According to data from Mother Jones, of 95 U.S. shootings that took place between 1982 and 2017, 92 of the shooters were men (two shooters were female and one shooting involved a male and a female). This count includes incidents in which four or more people were killed by the attacker in a public place whereas the Gun Violence Archive considers a mass shooting to be an incident in which four or more people were killed and/or injured. Government-funded gun violence research in America has essentially been at a standstill since 1996.

“Most women are more collaborative, so they’re willing to express their feelings. They’re willing to find an issue and discuss together to solve it,” Steakin said. “Instead, men usually keep in their anxiety, keep in the problems they’re facing, and they don’t usually express it. They react with it, so their reactions are usually with anger or violent actions.”

Steakin also noted that people often use mental health as a fallback, but there is no documented correlation between mental health and mass shootings. According to a 2016 report by the American Psychiatric Association, the overall contribution of people with serious mental illness to violent crimes is roughly 3 percent. The authors of the report, James Knoll and George Annas, conclude that gun policy that focuses on people with mental illness perpetuates stigmas related to mental illness and ignores the greater reality that suicide using firearms accounts for the majority of gun-related deaths.

Steakin said he agrees with the Florida teenagers’ calls for gun policy reform instead of “thoughts and prayers.”

“I feel like younger generations are looking more into solving problems, solving issues instead of just ‘thoughts and prayers,’” Steakin said.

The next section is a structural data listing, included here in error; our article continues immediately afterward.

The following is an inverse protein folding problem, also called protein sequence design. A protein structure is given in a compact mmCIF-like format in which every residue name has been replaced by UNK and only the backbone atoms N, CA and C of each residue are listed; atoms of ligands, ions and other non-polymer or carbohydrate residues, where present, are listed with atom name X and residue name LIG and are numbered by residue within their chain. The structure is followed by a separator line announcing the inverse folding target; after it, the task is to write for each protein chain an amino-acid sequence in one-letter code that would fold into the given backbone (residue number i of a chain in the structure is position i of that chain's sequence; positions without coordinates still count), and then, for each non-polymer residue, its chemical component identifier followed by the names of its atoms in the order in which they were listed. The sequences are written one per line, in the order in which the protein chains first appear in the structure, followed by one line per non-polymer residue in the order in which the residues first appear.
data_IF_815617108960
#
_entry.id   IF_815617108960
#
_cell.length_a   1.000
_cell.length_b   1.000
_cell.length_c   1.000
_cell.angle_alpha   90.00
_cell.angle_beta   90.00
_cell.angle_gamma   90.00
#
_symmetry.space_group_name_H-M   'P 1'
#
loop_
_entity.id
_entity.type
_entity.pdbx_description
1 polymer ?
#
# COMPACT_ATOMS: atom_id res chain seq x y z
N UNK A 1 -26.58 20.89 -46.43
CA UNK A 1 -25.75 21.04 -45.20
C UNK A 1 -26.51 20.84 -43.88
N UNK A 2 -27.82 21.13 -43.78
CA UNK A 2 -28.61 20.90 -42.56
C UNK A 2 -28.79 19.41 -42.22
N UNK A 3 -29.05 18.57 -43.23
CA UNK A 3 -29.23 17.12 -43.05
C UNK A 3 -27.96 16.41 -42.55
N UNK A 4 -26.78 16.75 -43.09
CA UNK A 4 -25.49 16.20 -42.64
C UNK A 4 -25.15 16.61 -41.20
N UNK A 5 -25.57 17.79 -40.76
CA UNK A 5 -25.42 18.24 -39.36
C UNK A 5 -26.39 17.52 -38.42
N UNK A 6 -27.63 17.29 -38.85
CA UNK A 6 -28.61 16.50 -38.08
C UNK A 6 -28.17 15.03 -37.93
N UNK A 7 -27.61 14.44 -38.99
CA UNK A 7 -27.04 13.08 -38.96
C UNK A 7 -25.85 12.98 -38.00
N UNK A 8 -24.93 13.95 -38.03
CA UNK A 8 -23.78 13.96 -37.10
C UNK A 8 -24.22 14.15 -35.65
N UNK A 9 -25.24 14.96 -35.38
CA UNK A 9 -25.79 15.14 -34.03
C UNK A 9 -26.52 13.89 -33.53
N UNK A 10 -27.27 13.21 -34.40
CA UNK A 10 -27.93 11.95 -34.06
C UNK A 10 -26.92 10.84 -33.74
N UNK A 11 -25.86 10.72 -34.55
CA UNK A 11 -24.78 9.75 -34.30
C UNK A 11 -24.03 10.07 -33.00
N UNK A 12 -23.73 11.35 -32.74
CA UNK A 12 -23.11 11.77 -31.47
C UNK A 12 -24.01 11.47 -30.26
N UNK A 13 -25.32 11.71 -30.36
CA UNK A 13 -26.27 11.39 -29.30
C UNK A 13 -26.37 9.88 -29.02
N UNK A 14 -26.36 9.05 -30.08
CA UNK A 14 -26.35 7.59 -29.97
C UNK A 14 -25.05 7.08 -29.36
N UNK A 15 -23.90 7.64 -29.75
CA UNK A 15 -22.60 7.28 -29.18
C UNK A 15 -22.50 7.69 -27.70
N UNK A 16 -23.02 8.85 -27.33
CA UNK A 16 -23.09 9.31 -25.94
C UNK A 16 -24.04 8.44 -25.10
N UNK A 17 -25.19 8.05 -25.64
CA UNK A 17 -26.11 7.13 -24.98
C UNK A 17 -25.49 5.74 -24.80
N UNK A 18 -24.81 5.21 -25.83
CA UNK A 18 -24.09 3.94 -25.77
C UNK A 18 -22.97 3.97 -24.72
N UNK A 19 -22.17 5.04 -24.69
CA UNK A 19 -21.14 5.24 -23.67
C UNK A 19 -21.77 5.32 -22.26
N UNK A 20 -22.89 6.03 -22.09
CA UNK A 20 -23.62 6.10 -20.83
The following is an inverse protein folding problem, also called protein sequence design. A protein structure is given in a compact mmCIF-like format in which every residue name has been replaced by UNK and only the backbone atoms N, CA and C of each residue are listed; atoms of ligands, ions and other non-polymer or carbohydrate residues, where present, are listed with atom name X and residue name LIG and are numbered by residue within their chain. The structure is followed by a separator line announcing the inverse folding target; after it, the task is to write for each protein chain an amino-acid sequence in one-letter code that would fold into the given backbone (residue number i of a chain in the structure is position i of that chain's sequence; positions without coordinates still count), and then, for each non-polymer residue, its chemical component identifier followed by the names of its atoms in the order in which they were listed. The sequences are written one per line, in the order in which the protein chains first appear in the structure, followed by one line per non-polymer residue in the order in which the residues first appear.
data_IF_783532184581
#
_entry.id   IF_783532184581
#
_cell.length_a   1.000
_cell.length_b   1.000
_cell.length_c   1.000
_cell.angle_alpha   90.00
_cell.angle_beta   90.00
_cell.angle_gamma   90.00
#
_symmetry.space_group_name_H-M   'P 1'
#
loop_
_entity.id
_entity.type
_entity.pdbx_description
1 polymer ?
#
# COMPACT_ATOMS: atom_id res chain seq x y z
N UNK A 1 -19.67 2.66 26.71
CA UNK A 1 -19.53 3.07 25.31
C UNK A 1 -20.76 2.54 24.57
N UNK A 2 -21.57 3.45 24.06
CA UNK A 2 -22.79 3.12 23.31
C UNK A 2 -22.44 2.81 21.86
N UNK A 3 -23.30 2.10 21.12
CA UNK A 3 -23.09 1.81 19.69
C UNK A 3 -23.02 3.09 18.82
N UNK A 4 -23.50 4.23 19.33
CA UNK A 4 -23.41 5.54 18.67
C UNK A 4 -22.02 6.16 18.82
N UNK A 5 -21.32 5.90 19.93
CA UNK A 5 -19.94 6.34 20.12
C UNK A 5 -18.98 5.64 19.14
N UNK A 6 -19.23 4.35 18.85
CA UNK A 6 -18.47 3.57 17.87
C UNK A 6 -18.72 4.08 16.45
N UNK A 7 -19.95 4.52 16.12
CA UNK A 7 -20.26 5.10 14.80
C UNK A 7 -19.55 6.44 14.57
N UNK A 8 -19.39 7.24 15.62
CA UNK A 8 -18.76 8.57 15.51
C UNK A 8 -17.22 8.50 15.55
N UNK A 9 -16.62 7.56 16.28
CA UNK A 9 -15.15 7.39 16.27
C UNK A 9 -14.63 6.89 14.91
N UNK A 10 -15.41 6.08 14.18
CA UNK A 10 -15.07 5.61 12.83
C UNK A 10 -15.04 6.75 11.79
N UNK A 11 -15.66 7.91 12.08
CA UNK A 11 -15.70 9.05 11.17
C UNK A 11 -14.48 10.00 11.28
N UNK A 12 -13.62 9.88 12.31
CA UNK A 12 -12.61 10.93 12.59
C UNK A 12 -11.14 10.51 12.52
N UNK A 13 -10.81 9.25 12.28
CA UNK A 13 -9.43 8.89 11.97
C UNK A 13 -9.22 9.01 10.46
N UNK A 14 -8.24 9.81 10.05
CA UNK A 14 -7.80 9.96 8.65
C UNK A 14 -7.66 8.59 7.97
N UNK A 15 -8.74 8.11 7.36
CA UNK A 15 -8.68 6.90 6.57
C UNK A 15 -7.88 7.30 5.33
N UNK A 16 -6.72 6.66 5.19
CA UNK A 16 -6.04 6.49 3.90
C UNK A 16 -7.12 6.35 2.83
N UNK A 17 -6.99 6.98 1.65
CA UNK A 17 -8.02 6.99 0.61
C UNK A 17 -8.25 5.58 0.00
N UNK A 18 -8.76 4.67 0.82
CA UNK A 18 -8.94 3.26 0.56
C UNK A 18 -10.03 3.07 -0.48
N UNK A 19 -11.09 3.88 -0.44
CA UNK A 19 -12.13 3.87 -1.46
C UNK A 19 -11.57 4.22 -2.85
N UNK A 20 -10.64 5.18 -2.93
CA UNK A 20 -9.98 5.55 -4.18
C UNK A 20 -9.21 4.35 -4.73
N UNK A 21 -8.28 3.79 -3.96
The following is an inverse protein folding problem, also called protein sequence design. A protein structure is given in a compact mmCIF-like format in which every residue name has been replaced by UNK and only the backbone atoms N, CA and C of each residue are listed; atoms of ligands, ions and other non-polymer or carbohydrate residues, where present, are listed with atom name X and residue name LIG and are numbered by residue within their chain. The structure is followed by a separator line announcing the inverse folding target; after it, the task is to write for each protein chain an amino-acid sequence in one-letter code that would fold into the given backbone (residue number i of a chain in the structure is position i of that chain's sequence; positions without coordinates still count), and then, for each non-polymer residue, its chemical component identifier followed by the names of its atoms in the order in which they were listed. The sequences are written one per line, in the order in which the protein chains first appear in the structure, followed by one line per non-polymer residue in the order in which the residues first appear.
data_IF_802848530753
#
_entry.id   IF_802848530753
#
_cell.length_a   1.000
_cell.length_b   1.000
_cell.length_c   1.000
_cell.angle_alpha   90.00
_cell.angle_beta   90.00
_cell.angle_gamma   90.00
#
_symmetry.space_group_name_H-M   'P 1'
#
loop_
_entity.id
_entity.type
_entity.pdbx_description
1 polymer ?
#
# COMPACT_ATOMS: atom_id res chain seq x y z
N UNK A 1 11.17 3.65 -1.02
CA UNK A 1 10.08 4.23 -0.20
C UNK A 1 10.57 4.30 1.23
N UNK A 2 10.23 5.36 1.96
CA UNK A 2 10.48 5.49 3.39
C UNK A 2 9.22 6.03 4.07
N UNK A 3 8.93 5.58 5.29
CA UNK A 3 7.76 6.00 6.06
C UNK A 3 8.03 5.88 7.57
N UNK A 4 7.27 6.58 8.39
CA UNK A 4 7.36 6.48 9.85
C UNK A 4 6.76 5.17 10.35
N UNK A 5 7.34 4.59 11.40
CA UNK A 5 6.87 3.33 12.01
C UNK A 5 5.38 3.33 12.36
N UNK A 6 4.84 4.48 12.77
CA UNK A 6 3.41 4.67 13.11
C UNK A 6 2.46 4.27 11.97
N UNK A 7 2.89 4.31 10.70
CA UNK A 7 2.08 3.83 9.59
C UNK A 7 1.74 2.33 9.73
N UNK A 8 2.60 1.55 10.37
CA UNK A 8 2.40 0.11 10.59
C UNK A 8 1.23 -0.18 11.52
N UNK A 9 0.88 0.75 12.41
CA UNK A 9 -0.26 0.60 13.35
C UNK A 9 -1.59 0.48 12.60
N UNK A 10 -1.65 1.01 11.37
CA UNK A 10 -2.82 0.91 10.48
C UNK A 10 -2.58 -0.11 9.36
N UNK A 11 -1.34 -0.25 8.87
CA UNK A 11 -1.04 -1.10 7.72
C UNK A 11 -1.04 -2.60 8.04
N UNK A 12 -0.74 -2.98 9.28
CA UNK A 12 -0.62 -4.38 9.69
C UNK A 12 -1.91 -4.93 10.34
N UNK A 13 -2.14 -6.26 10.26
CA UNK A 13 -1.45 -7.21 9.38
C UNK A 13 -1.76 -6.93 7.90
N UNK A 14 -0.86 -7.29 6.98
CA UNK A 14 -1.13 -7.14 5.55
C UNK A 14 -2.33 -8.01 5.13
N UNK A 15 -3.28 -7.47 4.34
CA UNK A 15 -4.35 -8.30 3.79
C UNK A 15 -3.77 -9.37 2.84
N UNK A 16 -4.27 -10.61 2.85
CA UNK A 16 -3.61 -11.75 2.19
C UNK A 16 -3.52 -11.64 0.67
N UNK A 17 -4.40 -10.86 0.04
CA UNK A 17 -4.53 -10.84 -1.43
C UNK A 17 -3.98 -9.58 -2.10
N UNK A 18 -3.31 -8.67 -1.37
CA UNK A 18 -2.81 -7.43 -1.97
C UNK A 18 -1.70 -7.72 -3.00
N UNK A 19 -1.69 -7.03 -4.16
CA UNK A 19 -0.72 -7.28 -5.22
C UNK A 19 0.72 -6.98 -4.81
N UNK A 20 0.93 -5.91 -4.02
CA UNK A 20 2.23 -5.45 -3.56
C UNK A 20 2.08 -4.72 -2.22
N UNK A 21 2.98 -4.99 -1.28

Michael Madison, a 26-year-old Bowling Green resident, said he feels that people who oppose guns react emotionally to tragedies like school shootings without understanding the issue that gun owners have.

“If you’re going to hate something, you should at least know what you’re talking about and vice-versa,” he said.

Madison also said he would support allowing teachers to carry guns if they pass all the requirements to obtain a concealed carry permit.

“You’re already letting the teacher protect your kids while they’re at school anyways whether you like it or not,” he said, noting that regulating how the guns were stored would be important. “I feel like that would be something worth trying out.”

Madison said he grew up around guns and has been allowed to shoot them for as long as he can remember. He said he grew up in a family of hunters who owned “all kinds” of guns, including assault weapons, which he said they used to hunt coyotes that scared their dogs. He said many people should understand the ways guns can be used for good.

“Do you want to walk around and be as defenseless as the next person or do you want to have a leg up on the guy who maybe wants to take your purse?” he said. “That’s all it boils down to.”

Elizabeth Heller, a 36 year old from Bowling Green, said she is in support of what she calls “sensible legislation.” A stay-at-home mom, Heller is a mother of two children, Henry and Holly, ages 7 and 3.

“If we didn’t do anything after Newtown, when are we going to do something?” Heller asked. She later added, “People say, ‘it’s too soon, it’s too soon.’ So I say, let’s talk about what happened in Las Vegas. Let’s talk about what happened in Marshall County. It’s time to have that conversation and do something sensible.”

Heller noted that most Americans are in favor of universal background checks — 94 percent according to a June 2017 poll by Quinnipiac University. She said she thinks the Parkland shooting has signaled a tone shift in the gun control debate to demand action from legislators.

“I feel like the tone is a little bit different this time,” she said. “I feel like people are a little more demanding.”